WhatsApp outsources many of the core functionality of its app — like telephony through Twilio. Most people think it is crazy to rely on an outside company like Twilio for something so core to the product … but it is actually genius. If WhatsApp brought telephony services in-house they might actually reduce cost but then they would always need to be investing in this area and have a good product. And they’d likely need to hire a few hundred people to replicate what Twilio does for them which would massively increase the communication burden on the company.
Today WhatsApp uses Twilio with a very clear API and very clear SLA (service level agreement) for uptime, features, and performance. If Twilio does not deliver, WhatsApp can move some (or all) of its needs to a competitor to Twilio. If WhatsApp instead had employees that were not delivering, it would be a massive burden to change.”
The rise of SOAs (service-oriented architectures) allow engineers to understand code better because it is in self-contained chunks. This feeds into the second step, SOCs (service-oriented companies) who specialize in being an API that plugs into a codebase. These new companies like Twilio (APIs as a service) change the game – they’re a significant reason why companies aren’t hiring as many full-time employees. Why spend the time and money when another business can do that task better? The opportunity cost of making an inopportune decision is devastating.
Using vendors is a win-win because resources are distributed more efficiently, making the product phenomenal overall. I elaborate on the importance of staying lean:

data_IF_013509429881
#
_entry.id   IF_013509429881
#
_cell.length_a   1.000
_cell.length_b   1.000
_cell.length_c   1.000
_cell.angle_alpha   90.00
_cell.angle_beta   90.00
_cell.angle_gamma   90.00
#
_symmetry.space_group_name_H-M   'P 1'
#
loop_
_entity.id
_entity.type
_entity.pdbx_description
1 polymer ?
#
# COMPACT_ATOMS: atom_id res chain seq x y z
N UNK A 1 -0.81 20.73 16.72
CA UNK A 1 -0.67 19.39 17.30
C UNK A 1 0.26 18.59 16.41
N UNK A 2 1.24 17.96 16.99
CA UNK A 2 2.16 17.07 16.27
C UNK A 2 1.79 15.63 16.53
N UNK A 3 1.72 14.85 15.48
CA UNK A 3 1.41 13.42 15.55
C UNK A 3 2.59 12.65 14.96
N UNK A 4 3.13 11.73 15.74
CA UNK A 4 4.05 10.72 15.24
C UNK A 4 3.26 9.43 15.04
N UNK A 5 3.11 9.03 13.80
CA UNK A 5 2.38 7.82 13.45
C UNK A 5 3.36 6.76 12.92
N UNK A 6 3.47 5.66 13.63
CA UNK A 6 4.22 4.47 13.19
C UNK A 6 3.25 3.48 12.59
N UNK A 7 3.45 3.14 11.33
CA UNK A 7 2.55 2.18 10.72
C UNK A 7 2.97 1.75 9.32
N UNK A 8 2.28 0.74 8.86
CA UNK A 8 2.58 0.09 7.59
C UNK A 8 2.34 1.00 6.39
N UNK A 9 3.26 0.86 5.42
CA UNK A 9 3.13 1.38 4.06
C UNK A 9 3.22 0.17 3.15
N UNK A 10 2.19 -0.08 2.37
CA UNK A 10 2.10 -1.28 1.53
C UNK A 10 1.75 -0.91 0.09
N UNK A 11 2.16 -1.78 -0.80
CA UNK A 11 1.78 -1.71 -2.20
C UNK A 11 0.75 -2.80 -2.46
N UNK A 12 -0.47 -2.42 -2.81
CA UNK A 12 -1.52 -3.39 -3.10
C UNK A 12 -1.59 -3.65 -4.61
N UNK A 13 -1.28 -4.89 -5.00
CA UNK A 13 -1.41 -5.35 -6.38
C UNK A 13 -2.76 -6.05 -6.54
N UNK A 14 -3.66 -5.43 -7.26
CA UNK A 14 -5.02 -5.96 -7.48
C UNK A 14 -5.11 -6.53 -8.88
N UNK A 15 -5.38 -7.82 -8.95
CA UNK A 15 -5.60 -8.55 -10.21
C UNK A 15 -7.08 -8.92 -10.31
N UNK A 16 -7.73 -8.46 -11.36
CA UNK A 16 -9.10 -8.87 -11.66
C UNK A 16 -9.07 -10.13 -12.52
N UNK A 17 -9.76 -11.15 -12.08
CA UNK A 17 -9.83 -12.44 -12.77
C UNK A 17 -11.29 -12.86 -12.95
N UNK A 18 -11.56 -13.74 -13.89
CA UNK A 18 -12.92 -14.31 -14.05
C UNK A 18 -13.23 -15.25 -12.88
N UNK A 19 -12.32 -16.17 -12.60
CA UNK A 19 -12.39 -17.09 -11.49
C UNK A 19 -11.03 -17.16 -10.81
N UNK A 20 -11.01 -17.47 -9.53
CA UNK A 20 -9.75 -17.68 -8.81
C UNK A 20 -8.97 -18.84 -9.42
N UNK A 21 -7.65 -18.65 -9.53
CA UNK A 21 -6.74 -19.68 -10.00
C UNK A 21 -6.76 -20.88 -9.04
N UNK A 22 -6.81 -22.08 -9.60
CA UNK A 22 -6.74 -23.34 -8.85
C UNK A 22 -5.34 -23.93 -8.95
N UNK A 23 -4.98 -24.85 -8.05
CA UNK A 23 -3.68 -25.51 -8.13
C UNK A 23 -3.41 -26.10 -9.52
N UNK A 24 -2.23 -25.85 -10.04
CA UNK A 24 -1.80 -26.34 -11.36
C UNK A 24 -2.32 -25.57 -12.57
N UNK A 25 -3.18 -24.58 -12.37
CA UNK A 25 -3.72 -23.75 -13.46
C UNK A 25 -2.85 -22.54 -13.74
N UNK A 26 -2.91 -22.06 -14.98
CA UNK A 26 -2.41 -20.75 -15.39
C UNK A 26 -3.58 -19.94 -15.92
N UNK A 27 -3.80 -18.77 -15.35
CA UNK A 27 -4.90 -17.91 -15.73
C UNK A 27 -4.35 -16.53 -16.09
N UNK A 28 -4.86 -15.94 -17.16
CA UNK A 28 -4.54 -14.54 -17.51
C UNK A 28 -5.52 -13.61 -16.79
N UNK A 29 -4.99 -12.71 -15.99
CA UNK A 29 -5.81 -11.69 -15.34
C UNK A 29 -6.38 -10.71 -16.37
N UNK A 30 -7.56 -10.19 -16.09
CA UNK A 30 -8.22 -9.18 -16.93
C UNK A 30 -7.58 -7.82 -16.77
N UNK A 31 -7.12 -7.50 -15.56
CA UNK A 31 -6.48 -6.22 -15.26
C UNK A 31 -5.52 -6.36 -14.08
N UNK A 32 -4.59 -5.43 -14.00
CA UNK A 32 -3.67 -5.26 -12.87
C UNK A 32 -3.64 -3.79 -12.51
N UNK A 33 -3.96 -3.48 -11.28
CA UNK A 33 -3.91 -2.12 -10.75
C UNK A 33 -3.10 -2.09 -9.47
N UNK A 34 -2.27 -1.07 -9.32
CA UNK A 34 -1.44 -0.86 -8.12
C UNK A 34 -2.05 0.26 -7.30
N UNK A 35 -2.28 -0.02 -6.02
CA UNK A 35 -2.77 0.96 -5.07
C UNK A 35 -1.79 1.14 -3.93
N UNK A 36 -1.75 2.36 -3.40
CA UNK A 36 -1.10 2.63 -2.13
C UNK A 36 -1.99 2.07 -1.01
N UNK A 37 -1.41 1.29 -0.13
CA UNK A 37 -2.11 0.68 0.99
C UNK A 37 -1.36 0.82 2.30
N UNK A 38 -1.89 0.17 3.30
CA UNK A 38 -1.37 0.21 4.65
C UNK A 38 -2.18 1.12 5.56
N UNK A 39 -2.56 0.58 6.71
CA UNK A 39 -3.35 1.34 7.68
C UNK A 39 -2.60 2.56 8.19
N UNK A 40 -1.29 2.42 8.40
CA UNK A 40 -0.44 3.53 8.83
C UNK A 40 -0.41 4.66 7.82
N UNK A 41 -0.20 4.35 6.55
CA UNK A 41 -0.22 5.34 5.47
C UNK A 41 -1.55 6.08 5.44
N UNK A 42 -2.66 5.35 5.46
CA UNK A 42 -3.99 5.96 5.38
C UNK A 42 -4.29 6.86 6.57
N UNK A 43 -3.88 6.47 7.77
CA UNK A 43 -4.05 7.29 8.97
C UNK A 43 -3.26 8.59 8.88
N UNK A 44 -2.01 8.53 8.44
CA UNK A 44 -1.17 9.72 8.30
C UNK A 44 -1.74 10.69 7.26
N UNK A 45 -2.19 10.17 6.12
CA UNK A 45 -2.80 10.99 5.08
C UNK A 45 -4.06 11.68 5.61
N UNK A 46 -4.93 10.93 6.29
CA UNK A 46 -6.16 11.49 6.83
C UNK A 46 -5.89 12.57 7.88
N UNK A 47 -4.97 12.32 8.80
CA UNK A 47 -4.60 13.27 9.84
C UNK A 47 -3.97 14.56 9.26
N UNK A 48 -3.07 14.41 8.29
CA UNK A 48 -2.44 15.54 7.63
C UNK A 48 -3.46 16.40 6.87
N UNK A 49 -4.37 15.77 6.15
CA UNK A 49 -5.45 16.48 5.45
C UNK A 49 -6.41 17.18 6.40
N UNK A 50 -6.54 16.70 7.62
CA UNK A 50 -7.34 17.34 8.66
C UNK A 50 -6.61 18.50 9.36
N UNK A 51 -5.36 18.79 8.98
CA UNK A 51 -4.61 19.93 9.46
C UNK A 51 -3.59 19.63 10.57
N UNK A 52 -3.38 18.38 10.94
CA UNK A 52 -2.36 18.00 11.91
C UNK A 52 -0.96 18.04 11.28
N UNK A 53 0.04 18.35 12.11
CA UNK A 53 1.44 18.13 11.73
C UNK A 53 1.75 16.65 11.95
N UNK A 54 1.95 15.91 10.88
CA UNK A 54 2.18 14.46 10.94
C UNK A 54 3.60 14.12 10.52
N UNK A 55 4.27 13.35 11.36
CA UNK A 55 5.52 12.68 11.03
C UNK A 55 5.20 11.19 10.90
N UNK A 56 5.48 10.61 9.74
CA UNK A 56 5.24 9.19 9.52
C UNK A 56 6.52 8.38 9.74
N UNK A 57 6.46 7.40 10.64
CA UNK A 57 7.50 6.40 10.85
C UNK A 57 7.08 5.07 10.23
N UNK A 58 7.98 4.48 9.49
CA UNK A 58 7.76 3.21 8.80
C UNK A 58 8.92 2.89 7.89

“Leaner companies perform better because they can move quicker, have less needs for bureaucracy/overhead, and can more easily have everyone rowing in the same direction…This world might lead to MORE employment (not less) and also make employees much happier because a higher percentage of people will be in the core function of what the company does.”
Another example of this is Instagram. At acquisition (and with no revenue), Instagram had a market cap of $77,000,000 per employee because it only had 13 of them. The fact that Facebook believed it was worth $1 billion at the time of acquisition says that Instagram had leverage; each employee was inherently providing immense amounts of value. In any industry, this is what companies should be prioritizing.
Some companies are hiring at all costs. Many SaaS companies have $100 million ARR with 1,000 employees and then reach $200 million ARR with 2,000 employees. They never achieve the leverage they need. So, how does one start to outsource non-essential tasks?
Tripling Down On Your Strengths
“If you start stripping out everything that is not unique to your company, you’re left with just a few people who make the unique parts of the company. And then add a few people who need to explain its unique benefits to the market. Imagine your 100 person company going to 6 people. Imagine your 1000 person company going to 20. How much faster could you move?”